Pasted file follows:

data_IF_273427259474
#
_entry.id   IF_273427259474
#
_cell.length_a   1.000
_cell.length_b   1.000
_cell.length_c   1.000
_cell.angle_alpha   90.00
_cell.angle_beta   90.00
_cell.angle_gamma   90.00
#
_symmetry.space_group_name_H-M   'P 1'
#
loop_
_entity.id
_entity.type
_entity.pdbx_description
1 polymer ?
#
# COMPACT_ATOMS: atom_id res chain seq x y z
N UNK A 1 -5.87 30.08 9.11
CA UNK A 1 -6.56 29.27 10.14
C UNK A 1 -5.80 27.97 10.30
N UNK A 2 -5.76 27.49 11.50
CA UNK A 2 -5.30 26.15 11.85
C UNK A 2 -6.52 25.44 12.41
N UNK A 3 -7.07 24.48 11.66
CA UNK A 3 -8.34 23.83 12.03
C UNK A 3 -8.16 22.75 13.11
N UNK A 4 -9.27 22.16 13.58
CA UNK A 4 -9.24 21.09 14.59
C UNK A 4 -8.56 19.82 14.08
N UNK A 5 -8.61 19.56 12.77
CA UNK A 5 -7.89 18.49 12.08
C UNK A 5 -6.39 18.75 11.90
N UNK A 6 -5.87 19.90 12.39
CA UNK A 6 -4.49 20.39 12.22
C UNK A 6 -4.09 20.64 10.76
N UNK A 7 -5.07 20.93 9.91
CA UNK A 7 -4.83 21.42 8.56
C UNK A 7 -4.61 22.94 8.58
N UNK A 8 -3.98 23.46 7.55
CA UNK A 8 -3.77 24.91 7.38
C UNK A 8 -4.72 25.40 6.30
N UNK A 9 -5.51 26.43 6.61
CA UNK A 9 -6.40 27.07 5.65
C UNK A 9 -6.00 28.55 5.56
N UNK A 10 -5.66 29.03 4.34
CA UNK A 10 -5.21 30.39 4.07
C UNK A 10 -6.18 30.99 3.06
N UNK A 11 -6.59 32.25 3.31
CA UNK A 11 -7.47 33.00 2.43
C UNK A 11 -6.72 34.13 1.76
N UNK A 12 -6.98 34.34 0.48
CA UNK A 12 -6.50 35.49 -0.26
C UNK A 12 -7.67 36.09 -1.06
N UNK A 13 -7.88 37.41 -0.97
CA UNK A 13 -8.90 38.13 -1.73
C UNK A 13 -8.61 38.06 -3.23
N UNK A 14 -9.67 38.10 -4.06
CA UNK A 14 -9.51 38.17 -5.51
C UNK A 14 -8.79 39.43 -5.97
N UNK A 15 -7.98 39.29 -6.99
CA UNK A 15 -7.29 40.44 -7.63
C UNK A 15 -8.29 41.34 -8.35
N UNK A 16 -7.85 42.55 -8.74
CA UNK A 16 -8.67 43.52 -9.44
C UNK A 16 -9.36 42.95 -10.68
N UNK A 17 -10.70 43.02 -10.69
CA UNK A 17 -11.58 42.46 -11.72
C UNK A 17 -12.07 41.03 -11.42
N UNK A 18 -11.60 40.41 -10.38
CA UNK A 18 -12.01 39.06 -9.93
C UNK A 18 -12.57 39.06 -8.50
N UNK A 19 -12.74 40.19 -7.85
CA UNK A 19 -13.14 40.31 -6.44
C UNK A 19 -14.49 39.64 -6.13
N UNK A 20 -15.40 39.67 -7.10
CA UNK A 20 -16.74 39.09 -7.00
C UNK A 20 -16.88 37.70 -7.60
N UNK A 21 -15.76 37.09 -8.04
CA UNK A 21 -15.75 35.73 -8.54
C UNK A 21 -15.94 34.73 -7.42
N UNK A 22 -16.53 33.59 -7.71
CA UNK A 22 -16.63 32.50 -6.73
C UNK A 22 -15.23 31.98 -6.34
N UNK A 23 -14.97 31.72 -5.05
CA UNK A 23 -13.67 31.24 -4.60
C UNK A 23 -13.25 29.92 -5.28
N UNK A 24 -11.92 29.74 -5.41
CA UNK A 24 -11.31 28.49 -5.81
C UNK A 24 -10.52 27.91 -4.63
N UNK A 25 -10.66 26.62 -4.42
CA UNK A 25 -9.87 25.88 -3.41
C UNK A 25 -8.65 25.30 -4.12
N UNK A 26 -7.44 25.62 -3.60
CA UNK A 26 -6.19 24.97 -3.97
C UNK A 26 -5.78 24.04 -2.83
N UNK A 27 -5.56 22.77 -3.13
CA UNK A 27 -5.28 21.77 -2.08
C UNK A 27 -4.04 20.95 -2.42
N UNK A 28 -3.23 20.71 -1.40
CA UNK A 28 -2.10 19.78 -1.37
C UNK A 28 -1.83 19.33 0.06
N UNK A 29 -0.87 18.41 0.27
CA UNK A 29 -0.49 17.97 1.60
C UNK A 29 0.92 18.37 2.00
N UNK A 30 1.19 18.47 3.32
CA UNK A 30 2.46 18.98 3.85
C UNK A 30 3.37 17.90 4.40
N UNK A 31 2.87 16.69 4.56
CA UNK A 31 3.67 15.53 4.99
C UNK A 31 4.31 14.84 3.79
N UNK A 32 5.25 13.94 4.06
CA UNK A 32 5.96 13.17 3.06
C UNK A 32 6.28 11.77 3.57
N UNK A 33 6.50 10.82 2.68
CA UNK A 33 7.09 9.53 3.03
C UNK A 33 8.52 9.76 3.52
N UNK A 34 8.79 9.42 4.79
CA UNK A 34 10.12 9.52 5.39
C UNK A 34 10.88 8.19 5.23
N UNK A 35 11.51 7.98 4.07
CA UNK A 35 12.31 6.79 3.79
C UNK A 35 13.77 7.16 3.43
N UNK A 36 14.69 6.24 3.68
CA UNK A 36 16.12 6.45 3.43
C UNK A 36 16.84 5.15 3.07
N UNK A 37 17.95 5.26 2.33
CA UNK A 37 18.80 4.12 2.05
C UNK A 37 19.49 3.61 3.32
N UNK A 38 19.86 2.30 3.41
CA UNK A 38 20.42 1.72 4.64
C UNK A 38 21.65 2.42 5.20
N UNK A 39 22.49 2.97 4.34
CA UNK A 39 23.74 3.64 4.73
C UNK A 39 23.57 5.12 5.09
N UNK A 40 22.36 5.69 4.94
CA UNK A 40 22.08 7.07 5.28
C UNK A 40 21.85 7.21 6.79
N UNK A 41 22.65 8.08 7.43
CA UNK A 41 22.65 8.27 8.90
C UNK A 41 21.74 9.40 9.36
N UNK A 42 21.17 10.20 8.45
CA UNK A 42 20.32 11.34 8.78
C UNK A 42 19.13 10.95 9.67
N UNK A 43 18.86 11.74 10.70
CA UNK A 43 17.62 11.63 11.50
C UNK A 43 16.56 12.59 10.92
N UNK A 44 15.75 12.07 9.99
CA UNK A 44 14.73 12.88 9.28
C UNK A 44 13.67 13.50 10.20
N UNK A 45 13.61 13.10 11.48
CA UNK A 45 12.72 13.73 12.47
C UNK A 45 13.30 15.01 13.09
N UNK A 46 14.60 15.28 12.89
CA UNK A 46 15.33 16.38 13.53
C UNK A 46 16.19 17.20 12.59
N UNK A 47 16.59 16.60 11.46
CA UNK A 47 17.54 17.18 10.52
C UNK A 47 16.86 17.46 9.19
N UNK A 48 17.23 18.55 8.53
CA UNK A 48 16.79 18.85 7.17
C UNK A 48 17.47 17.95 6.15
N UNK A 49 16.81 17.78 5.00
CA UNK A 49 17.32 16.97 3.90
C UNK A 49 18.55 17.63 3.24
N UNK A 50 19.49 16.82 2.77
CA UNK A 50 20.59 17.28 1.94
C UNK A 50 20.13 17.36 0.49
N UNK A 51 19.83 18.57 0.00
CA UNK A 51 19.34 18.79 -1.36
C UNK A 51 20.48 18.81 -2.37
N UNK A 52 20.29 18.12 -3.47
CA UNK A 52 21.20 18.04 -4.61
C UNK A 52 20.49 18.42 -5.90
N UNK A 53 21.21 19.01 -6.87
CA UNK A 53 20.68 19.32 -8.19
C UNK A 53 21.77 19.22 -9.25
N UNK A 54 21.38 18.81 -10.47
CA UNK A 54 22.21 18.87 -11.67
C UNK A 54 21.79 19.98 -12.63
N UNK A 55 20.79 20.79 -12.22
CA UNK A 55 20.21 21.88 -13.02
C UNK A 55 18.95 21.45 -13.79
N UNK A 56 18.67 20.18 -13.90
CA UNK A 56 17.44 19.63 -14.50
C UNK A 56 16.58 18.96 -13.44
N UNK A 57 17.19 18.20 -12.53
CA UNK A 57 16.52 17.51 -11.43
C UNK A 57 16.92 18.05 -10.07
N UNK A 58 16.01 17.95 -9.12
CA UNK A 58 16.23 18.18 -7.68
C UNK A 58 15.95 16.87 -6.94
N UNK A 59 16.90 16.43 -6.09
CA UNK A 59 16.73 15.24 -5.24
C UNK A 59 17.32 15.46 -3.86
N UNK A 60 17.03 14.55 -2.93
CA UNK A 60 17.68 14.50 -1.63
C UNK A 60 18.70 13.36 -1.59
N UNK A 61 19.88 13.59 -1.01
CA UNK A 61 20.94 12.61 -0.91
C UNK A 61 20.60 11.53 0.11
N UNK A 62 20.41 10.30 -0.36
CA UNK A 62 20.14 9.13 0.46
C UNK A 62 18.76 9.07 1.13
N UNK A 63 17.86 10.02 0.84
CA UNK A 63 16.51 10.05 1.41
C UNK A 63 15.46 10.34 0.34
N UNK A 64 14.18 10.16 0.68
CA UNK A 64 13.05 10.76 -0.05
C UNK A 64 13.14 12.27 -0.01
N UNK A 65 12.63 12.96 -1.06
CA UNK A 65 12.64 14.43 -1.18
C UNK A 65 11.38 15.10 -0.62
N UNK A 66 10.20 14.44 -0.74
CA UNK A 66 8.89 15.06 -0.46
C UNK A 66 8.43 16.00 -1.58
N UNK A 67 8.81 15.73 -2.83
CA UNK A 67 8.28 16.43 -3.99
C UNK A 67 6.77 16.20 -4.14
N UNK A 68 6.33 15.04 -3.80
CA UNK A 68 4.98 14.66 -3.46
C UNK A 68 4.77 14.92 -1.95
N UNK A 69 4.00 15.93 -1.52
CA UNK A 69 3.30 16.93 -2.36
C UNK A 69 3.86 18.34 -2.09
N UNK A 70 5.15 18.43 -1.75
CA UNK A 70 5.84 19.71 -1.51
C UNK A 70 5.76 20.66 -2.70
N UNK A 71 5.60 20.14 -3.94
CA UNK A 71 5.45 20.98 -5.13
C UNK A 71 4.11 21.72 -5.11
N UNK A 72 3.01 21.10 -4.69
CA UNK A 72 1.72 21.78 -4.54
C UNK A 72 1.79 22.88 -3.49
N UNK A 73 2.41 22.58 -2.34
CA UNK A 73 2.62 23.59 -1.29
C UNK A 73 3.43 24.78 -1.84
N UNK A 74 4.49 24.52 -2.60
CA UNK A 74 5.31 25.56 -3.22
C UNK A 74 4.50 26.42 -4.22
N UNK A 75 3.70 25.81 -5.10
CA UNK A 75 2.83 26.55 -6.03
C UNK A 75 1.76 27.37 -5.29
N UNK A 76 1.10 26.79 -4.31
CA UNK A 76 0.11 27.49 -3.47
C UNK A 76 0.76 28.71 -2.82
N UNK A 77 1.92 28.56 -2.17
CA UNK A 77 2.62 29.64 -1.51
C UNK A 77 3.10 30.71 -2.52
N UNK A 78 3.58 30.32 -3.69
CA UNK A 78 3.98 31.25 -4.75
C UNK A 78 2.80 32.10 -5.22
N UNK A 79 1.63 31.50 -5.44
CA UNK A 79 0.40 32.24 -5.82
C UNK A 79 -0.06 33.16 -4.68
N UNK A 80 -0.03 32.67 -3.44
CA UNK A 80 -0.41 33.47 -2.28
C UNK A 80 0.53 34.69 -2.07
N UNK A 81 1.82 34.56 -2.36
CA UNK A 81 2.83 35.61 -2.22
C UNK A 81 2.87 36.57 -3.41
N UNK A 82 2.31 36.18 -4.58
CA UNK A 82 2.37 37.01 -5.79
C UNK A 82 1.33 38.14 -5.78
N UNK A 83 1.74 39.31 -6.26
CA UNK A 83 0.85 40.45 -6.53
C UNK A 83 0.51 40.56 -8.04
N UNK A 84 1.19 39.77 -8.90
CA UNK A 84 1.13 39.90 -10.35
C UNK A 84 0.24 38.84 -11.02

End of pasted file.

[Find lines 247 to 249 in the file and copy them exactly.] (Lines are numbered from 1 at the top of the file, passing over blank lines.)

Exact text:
CA UNK A 76 0.11 27.49 -3.47
C UNK A 76 0.76 28.71 -2.82
N UNK A 77 1.92 28.56 -2.17